EPS Accounting Report: Development and Problems
Earnings per share is the portion of a company’s profit allocated to each outstanding share of common stock. The computation of earnings per share is income minus preferred stock dividends divided by weighted average number of shares of common stock outstanding at the end of the period. Earning per share is considered to be the single most important metric to determine a company’s profitability which is crucial to the decision making of potential investors and creditors. In other words, earnings per share helps people to have a better insight of different companies’ power to make money. The higher the earnings per share with all other factors equal, the higher each share would be worth. By evaluating earnings per share, investors and creditors can make their decision whether the company is worth investing or lending the money to. Although earnings per share is a very important factor to present a company’s financial status and a significant indicator to investor and creditor, its existence and presentation have been disputed throughout the U.S. history. Approximately a half century ago, accountants were not supposed to be associated with reporting of EPS amounts. In Accounting Research Bulletin (ARB) No. 43 (AICPA, 1961), the Committee on Accounting Procedure (CAP) stated that an undue attention was given to a single net income figure or earnings per share and regarded it as “undesirable”. However, Earnings per Share presentation has became very common during 1950s. In ARB No. 49, Earnings per Share (AICPA, l961), CAP restated its positions and suggested three guidelines to compute earnings per share. The three guidelines were: “1). . . the term earnings per share should be used to designate the amount applicable to each share of common stock or other residual security outstanding, 2) earnings per share, . . . should generally be stated in terms of the common stock position as it existed in the years to which the statistics relate, unless it is clear that the growth or decline of earnings will be more fairly presented, as for example, in the case of a stock split, by dividing prior years' earnings by the current equivalent of the number of shares then outstanding, and 3) in all cases in which there have been significant changes in stock during the period to which the computations relate, an appropriate explanation of the method used should accompany the presentation of earnings per share." In APB Opinion No. 9, Reporting the Results of Operations in 1966 (AICPA), the subject of EPS was first addressed. Instead of reporting a single EPS figure, APB strongly encouraged companies to provide EPS amounts for income before extraordinary items, extraordinary items (if any), and net income in the income statement. In further, APB announced that if there’s evidence of potential delusion which could occur due to convertibles, warrants and options, and other contingent share distributions, diluted EPS amounts should be included in the income statement representing what the earnings would be if the options were exercised. However, Opinion No. 9 did not give out a detailed guidance of how to compute EPS. After three years, APB did realize the importance of the computation and disclosure of EPS since people were considering EPS as one of the most important indicators for decision making. In 1969, they issued the APB Opinion No. 15 which was the first official pronouncement that required companies to report EPS figures in the income statement. Also, Opinion No.15 provided clear information on the computation of EPS on a consistent basis. It guides the current practice and provides a standard at that time. However, it was considered very complicated and controversial. There are two types of capital structures are identified based on the opinion, simple and complex. “A simple capital structure is one that consists of only common stock or includes no potential dilutive securities,...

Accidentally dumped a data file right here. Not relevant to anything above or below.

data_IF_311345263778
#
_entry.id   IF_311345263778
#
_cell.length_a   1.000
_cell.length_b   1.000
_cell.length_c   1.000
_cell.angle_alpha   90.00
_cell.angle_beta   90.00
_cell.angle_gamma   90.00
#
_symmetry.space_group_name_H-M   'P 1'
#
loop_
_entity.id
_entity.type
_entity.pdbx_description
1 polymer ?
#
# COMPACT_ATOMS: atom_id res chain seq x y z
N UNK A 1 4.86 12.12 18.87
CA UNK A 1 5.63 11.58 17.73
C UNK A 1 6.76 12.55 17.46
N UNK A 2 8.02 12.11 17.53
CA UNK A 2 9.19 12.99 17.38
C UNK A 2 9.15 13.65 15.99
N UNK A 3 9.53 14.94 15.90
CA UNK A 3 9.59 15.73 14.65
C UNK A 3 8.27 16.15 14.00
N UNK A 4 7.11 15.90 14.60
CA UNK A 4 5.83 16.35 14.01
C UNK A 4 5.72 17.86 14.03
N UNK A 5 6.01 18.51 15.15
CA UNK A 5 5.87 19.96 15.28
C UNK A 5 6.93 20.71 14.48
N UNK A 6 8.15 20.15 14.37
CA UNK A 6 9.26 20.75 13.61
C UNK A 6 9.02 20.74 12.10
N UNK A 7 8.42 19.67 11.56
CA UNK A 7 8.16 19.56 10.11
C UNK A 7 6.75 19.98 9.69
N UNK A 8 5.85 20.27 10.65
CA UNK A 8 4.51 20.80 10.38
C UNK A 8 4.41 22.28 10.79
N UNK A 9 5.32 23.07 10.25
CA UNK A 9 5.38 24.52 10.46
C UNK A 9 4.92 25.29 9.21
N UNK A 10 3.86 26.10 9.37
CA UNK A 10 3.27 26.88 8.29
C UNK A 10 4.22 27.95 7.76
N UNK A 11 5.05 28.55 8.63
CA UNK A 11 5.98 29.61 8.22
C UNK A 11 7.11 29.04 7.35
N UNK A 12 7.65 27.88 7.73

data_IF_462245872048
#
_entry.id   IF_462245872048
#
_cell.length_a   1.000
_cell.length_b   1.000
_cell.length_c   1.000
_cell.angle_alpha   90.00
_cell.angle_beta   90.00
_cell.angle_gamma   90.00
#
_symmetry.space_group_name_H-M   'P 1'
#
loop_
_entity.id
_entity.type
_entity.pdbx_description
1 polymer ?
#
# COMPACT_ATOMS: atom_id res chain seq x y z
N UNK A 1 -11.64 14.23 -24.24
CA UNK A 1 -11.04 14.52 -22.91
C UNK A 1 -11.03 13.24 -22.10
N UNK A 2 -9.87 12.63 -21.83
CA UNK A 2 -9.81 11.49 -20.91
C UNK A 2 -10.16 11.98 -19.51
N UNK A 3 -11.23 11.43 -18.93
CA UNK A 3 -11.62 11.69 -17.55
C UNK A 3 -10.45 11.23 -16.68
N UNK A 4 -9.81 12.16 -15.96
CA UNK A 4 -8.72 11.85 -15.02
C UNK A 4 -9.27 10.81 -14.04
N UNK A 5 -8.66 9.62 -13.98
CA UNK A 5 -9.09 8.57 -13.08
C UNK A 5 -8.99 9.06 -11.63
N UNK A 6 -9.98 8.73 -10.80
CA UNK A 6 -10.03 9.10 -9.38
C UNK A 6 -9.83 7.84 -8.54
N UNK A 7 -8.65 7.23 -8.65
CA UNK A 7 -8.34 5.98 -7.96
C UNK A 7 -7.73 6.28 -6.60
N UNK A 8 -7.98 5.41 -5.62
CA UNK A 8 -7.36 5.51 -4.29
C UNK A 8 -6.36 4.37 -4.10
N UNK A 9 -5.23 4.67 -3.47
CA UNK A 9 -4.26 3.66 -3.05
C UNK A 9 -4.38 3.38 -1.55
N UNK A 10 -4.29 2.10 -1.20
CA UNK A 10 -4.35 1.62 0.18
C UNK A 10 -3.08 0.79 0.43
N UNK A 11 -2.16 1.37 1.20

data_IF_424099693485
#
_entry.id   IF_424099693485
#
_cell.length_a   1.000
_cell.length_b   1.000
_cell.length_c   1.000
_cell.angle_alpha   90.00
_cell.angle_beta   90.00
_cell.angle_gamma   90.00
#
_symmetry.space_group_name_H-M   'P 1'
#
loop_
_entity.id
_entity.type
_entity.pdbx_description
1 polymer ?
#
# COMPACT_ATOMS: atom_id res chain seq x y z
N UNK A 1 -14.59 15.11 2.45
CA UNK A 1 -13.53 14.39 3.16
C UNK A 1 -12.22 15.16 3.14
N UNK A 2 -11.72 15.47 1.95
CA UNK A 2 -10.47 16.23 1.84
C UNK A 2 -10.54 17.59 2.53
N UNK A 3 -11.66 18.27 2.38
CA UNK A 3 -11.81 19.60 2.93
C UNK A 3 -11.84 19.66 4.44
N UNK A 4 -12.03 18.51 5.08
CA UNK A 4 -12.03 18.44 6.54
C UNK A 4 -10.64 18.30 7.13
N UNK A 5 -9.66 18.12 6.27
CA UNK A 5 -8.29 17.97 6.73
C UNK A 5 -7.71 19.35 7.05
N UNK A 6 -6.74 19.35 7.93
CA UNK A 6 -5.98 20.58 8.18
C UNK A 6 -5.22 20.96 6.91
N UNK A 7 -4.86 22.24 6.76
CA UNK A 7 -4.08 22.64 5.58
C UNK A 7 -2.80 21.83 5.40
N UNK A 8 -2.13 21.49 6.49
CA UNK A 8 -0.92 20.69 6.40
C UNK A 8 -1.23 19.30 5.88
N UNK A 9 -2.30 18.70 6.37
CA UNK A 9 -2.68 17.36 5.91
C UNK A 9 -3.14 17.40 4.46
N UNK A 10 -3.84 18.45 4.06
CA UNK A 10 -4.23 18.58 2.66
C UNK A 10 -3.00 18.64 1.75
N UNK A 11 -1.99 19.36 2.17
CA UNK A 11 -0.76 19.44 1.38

References: Caster, A. B., Elson, R. J., & Weld, L. G. (2006). Is Diluted EPS Becoming More Art than Fact. The CPA Journal. Retrieved from http://www.nysscpa.org/cpajournal/2006/906/essentials/p26.htm
Epstein, B. J., & Jermakowicz, E. K. (2010) WILEY Interpretation and Application of International Financial Reporting Standards 2010. New York, NY: John Wiley & Sons, Inc.
John, E., & Bill, C. B. (1997). The FASB 's New Earnings per Share Standard. The CPA Journal. Retrieved from http://www.nysscpa.org/cpajournal/1997/0897/aug/F20897.htm
Kelliher, J. (1996). The FASB and the IASC Redeliberate EPS. Journal of Accountancy. Retrieved from http://www.allbusiness.com/professionalscientific/accounting-tax/541912-1.html
FASB ASC Paragraph 260-10-45-2 [, Earnings Per Share – Overall – Other Presentation Matters]
FASB ASC Paragraph 260-10-45-11 [, Earnings Per Share – Overall - Income Available to Common Stockholders and Preferred Dividends]
FASB ASC Paragraph 260-10-10-1 [, Earnings Per Share – Overall – Objectives]
FASB ASC Paragraph 260-10-45-40 [, Earnings Per Share- Overall - Convertible Securities and the If-Converted Method]
FASB ASC Paragraph 260-10-45-45 [, Earnings Per Share- Overall - Contracts that May Be Settled in Stock or Cash]
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